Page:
"I took Doris Day out of the kitchen and into the bedroom."
- Ross Hunter, Producer, Pillow Talk
Pillow Talk premier mayhem as women fight to get a closer look at Rock Hudson.
7 October 1959
A NICE, OLD-FASHIONED DEVICE OF THE THEATRE, THE TELEPHONE PARTY LINE, SERVES AS A QUAINT CONVENIENCE to bring together Rock Hudson and Doris Day in in what must be cheerfully acknowledged one of the most lively and up-to-date comedy-romances of the year. "Pillow Talk" is the item, and it was dually presented last night at the Palace and the new Murray Hill Theatre, 160 East Thirty-fourth Street.
"Bring together" may be slightly ambiguous and misleading to describe the precise liaison that the telephone accomplishes here, for the first result of the two principals' sharing the same line is a cool and remote antipathy. Miss Day as a fashionable interior decorator and Mr. Hudson as a successful song writer in New York initially insult each other as unidentified voices at either end of their party line.
Particularly, Miss Day hates Mr. Hudson because every time she picks up her phone she hears him burbling the same corny love song to an amazing variety of cooing girls. And he hates her because her angry interruptions convey an image of an envious old maid.
But once the romantic song writer gets a secret peek at Miss Day and realizes how wrong is his impression, the "bringing together" begins, and the telephone and Mr. Hudson's impersonation of an ardent Texan are combined to "push the romance from there.
It is really the clever, witty screen play that Stanley Shapiro and Maurice Richlin have prepared from a story by Russell Rouse and Clarence Greene that accounts for much of the sparkle in this film. Their devices are crisp, their dialogue funny and their cinema mechanics are neat. Frequent clever use of a split screen make for fresh and appropriate drolleries. With a CinemaScope screen to play on, they and director Michael Gordon have much fun.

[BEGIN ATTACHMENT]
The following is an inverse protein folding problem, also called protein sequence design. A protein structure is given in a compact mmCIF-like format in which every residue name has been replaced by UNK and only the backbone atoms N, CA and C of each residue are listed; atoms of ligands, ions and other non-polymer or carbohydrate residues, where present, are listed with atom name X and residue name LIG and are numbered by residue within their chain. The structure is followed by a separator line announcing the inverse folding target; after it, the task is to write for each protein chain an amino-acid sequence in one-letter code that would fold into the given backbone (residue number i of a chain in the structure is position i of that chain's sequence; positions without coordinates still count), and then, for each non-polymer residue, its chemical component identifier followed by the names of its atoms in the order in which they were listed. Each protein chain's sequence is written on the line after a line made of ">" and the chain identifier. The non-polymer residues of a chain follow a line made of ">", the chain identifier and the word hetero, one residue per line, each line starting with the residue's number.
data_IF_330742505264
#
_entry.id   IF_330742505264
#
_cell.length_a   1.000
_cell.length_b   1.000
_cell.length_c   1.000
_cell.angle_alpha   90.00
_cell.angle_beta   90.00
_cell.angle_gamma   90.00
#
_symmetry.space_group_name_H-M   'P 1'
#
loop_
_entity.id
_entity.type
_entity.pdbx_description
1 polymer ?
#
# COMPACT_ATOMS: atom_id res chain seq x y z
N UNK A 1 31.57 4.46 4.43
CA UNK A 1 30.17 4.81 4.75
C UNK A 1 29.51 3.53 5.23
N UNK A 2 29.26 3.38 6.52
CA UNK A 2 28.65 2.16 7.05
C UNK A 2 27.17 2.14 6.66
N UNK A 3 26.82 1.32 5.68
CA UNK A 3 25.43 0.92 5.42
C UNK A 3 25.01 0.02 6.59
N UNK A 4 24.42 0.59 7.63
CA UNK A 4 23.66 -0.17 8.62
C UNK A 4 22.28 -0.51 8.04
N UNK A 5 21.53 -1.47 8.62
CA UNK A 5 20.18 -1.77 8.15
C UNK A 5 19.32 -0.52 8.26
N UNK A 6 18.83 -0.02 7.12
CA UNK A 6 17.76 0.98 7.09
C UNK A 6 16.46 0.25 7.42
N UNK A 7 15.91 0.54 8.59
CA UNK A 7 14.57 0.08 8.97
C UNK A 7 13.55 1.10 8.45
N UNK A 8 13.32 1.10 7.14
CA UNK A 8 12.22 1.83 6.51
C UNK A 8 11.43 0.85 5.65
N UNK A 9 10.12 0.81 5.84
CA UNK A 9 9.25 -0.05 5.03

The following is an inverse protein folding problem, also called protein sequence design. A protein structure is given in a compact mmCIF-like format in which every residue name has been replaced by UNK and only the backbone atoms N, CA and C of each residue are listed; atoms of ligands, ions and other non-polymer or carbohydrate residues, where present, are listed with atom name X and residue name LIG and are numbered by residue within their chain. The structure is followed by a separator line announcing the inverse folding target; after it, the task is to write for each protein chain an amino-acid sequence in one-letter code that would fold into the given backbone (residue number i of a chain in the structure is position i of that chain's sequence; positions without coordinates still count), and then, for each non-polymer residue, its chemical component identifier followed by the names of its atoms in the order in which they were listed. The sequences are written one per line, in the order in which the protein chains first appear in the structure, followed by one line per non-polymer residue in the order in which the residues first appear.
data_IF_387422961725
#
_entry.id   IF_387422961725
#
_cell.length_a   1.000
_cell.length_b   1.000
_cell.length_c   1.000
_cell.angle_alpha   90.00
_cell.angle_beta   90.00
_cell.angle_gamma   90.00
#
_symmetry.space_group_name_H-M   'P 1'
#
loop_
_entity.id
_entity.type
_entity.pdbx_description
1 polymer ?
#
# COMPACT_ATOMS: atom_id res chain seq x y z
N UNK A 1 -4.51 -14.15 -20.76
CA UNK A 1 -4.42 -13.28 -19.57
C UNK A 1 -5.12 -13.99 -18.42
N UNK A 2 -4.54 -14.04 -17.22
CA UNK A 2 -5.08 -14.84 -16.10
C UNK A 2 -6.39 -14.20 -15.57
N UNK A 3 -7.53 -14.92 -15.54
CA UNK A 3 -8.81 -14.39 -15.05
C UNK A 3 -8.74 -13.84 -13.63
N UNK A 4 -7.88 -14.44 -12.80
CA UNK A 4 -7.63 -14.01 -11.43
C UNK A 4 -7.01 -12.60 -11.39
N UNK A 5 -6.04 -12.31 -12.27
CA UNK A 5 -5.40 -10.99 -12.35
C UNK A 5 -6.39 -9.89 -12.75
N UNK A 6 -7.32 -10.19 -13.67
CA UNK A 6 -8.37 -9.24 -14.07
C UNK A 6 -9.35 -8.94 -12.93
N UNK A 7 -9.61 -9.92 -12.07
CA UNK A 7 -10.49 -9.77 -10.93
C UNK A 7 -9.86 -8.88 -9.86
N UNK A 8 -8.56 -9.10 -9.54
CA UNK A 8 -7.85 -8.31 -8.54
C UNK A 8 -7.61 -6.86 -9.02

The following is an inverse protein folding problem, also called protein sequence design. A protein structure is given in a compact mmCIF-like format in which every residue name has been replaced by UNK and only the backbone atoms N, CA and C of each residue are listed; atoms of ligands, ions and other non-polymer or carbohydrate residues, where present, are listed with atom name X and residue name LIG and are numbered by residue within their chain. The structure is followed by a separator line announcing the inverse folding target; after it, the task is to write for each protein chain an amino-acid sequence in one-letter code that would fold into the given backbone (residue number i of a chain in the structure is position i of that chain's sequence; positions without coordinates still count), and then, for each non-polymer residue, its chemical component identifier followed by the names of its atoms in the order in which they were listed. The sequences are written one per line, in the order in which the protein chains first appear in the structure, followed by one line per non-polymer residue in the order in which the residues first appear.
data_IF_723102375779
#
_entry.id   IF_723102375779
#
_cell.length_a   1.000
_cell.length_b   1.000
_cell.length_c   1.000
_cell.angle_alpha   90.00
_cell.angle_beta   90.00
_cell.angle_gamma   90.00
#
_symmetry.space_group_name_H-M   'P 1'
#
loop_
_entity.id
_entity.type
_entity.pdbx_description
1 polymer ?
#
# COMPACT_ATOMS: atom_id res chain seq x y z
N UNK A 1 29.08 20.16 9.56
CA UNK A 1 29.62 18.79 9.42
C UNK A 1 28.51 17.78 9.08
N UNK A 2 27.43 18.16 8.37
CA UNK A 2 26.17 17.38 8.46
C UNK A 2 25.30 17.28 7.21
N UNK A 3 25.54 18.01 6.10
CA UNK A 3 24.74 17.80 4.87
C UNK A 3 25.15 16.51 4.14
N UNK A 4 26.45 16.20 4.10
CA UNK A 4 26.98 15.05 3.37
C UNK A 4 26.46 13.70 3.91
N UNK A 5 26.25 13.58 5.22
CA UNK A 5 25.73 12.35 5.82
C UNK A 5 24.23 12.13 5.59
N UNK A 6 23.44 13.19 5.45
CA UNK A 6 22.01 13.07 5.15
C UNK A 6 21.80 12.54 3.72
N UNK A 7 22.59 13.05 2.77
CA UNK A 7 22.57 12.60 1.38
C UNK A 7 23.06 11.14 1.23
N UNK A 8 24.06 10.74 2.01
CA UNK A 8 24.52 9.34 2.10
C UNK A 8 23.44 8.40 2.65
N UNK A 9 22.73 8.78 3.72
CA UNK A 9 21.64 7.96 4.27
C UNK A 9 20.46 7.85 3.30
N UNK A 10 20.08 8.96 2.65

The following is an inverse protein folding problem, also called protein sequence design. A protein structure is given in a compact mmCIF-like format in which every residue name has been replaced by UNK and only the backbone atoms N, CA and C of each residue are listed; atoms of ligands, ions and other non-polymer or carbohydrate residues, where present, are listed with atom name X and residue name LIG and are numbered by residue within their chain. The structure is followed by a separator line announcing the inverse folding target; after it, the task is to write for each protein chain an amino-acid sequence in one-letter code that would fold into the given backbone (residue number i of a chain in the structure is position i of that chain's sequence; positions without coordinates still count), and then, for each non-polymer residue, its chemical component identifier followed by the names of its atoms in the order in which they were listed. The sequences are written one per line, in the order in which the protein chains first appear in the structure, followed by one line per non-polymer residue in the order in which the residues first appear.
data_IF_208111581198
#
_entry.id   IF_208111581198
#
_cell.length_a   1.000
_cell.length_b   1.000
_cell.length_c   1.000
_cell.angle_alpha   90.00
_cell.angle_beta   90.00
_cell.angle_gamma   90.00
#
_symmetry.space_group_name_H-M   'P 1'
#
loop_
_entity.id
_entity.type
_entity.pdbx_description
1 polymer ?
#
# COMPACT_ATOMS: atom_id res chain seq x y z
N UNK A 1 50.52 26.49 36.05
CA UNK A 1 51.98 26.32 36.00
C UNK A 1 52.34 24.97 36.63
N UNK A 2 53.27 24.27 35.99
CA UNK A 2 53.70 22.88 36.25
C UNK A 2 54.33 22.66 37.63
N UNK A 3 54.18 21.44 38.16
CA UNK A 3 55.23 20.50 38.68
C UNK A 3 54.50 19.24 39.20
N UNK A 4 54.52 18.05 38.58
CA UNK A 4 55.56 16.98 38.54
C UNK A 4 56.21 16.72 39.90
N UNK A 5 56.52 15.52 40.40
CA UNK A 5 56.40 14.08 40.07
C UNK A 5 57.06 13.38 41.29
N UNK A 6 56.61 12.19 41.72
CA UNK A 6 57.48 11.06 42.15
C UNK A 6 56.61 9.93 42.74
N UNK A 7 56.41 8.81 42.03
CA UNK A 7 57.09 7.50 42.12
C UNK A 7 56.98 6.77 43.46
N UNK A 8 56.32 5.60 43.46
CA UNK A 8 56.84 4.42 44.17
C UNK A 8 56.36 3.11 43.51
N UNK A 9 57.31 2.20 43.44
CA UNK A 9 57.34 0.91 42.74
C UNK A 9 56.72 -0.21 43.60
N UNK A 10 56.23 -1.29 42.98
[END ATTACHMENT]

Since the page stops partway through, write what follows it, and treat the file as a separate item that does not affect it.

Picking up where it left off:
And this fun is transmitted to the audience in an easy and generous flow of ingeniously graphic situations and nimble repartee. The opportunity for the tricky song writer to court the lady through a wicked pretence of being a high-minded Texan is in Mr. Hudson's groove, and he carries off the delicate deception with surprising dexterity.
"You give me a real warm feeling," he softly drawls to Miss Day. "like a potbellied stove on a frosty morning."
What girl could resist that line?
Well, certainly not the young lady played fiercely and smartly by Miss Day, who has a delightful way of taking the romantic offensive against a man. Her dudgeons are as chic and spectacular as her nifty Jean Louis clothes, and her fall for Mr. Hudson's deceptions is as graceful as a ski-run down a hill. Singing is kept to a minimum, but Miss Day does cut loose a couple of times, very pleasantly, as usual. Perry Blackwell also sings two bistro songs.
In support of Miss Day and Mr. Hudson are Thelma Ritter as an alcoholic maid and Tony Randall as a disappointed suitor, than whom no others could be more droll. Nick Adams as a wolfish Harvard senior almost steals one sequence from Miss Day, and Marcel Dallio, Allen Jenkins and Lee Patrick are fun in a couple of scenes.
Color and some likeable music brighten this pretty film, which has a splendid montage of New York in it. Thank Universal for the boon.
Rock Hudson, Doris Day and Tony Randall.